November 6, 2002 - I just learned that Raymond Dasmann died yesterday. He was a major influence on my life, as I started reading his books over 30 years ago when I was in college. He was always able to make the point advocating environmentalism from a strictly scientific point of view. That's right; Ray understood and communicated that environmentalism is not a mere political philosophy, but is rooted in scientific understanding. Scientific popularizers are not always popular among other scientists, so I always greatly appreciated what he wrote. So though I never knew him personally, I will mourn him. His words will live on - - age does not diminish his classic works!
"There is a trend toward uniformity in environment, people, and ways of life over all the earth. This trend is in the long run inimical to life, including human life. It will do us little good to conquer nature or even pacify mankind if the world we create is bland and uniform, one where life passes quickly because nothing new can happen again anywhere."
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"Diversity has always characterized the biosphere to which man belonged. In living systems, complexity brings stability and ability to withstand change. The future survival of man may well depend on the continuing complexity of the biosphere."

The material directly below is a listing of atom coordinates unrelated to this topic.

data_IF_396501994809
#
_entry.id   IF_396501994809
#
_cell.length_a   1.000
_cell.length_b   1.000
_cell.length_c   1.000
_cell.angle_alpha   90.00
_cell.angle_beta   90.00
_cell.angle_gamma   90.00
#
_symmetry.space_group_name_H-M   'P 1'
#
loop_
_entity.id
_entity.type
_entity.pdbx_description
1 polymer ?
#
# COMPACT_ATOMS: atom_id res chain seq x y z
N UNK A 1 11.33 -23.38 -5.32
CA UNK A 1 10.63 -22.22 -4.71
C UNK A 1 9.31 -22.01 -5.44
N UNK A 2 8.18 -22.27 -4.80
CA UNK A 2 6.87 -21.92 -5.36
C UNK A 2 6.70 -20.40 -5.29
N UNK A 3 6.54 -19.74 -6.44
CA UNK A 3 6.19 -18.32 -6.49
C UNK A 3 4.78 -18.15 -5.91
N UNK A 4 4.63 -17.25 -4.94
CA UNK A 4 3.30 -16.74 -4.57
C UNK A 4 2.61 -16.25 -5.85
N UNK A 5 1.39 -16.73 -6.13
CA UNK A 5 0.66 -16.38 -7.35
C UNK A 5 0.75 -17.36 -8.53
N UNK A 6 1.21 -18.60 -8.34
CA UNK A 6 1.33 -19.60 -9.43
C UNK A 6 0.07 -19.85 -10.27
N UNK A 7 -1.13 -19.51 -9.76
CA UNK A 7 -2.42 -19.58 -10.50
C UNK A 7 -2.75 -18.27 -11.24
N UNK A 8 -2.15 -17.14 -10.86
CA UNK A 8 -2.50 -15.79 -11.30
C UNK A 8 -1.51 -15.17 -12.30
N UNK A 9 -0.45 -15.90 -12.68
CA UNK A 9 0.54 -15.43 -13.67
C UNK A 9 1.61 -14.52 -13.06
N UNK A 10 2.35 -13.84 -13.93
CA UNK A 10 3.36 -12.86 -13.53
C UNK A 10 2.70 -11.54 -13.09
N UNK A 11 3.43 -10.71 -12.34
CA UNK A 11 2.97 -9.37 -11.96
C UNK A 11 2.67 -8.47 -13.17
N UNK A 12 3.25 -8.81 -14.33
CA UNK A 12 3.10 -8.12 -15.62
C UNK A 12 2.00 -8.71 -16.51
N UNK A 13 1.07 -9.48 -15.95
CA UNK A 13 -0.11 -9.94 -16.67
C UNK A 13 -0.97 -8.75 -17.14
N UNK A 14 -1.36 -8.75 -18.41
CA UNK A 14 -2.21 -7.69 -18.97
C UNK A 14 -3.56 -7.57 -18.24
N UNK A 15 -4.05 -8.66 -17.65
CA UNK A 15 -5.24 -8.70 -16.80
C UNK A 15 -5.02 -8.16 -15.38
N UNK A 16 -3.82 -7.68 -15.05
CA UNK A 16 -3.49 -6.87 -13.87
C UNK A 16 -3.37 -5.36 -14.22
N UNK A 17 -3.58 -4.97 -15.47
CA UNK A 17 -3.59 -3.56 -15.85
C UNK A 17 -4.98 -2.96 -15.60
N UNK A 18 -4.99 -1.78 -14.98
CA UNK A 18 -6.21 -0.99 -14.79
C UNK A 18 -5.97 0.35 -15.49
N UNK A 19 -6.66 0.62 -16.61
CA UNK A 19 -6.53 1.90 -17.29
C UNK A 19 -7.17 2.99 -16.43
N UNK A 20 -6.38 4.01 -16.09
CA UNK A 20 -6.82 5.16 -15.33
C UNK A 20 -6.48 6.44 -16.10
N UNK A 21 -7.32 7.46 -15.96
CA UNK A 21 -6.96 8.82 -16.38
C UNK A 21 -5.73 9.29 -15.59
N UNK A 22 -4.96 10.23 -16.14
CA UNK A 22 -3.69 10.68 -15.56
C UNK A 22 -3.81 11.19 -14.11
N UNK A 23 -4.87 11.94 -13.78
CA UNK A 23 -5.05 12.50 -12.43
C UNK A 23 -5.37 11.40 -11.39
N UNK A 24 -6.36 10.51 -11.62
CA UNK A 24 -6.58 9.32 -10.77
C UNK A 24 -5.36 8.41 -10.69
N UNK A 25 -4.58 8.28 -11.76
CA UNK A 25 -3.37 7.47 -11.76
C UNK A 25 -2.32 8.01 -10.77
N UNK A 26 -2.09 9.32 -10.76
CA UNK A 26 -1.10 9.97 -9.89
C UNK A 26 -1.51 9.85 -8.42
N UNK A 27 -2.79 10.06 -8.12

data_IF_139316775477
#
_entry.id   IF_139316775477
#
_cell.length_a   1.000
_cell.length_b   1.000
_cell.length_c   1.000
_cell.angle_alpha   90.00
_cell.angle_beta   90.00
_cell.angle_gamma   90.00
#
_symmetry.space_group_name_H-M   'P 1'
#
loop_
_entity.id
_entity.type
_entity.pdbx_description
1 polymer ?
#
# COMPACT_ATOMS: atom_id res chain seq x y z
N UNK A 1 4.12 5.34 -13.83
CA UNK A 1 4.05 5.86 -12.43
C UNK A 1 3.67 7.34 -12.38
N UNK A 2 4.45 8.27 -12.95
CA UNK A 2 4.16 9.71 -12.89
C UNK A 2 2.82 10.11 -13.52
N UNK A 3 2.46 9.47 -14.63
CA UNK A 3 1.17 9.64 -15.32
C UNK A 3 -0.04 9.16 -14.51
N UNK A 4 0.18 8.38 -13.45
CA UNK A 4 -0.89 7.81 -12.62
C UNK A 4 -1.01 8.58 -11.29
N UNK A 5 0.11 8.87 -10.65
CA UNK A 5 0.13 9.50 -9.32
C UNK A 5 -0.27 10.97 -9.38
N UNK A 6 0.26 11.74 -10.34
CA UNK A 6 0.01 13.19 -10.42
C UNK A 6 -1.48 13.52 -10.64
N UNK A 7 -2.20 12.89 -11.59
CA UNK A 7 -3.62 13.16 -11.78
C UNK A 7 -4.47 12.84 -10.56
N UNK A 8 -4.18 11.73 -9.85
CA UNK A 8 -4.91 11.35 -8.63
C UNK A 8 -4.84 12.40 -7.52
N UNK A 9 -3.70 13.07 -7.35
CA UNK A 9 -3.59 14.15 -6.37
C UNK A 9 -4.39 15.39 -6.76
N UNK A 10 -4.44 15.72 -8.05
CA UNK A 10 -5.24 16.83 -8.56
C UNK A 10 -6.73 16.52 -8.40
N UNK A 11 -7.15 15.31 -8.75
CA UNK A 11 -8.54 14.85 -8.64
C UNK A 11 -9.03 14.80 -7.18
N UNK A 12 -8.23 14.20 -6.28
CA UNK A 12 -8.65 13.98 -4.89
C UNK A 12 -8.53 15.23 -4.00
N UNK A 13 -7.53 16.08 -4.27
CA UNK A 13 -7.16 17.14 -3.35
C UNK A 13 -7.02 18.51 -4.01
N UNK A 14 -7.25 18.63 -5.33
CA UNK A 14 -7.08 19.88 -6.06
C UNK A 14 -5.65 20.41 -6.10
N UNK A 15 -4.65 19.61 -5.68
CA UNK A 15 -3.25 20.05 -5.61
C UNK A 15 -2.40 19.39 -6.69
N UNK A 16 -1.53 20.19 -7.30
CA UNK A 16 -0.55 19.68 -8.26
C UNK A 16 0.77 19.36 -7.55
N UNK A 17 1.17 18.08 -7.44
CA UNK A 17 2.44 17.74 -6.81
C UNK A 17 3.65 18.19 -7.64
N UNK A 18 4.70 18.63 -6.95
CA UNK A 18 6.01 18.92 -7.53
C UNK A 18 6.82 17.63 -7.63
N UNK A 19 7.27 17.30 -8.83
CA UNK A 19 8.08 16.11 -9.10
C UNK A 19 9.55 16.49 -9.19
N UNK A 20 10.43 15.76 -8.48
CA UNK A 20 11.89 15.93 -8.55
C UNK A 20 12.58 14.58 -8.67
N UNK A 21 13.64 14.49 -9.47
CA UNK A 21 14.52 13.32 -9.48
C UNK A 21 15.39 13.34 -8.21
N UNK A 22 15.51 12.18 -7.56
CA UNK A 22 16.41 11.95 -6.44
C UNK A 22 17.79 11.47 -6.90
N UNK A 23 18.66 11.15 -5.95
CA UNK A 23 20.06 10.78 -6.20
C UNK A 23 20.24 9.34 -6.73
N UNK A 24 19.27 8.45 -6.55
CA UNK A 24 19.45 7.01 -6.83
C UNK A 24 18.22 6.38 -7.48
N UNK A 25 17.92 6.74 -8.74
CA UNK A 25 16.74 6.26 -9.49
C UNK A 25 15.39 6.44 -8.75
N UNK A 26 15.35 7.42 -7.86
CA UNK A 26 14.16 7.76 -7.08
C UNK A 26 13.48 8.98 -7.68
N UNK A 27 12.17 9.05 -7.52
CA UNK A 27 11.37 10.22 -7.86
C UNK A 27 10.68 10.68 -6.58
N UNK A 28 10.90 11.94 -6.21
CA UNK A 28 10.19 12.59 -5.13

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"If we create in California a world with no space left for wild animals, it will prove to be a world with little space for human freedom."
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"The concepts of 'private' land and the 'rights of land ownership' as they are now interpreted form a dangerous myth. Far from being long established in Western Tradition, they are of relatively recent origin.
The expression of the rights of land ownership in the feudal estates of Europe was tempered by the concept of the duties of landowners...
The modern anonymous system of land ownership places a maximum emphasis on rights and a minimum on duties. Public interference with such property rights has been severely resented and has usually been effectively prevented. Yet, in a real sense, there can be no moral right of an individual to hold exclusive power over land. At best, he has a lifetime trusteeship over a property upon which others must ultimately depend. This implies a moral duty to pass land down unimpaired or even enhanced in its value. The land of America must support or enrich the lives of all Americans now and in the centuries to come. No person can claim the right to impair the livelihood or well-being of future generations through his misuse of the land. This is the moral situation. The legal situation is of a different order."
"We are already fighting World War III and I am sorry to say we are winning it. It is the war against the earth."
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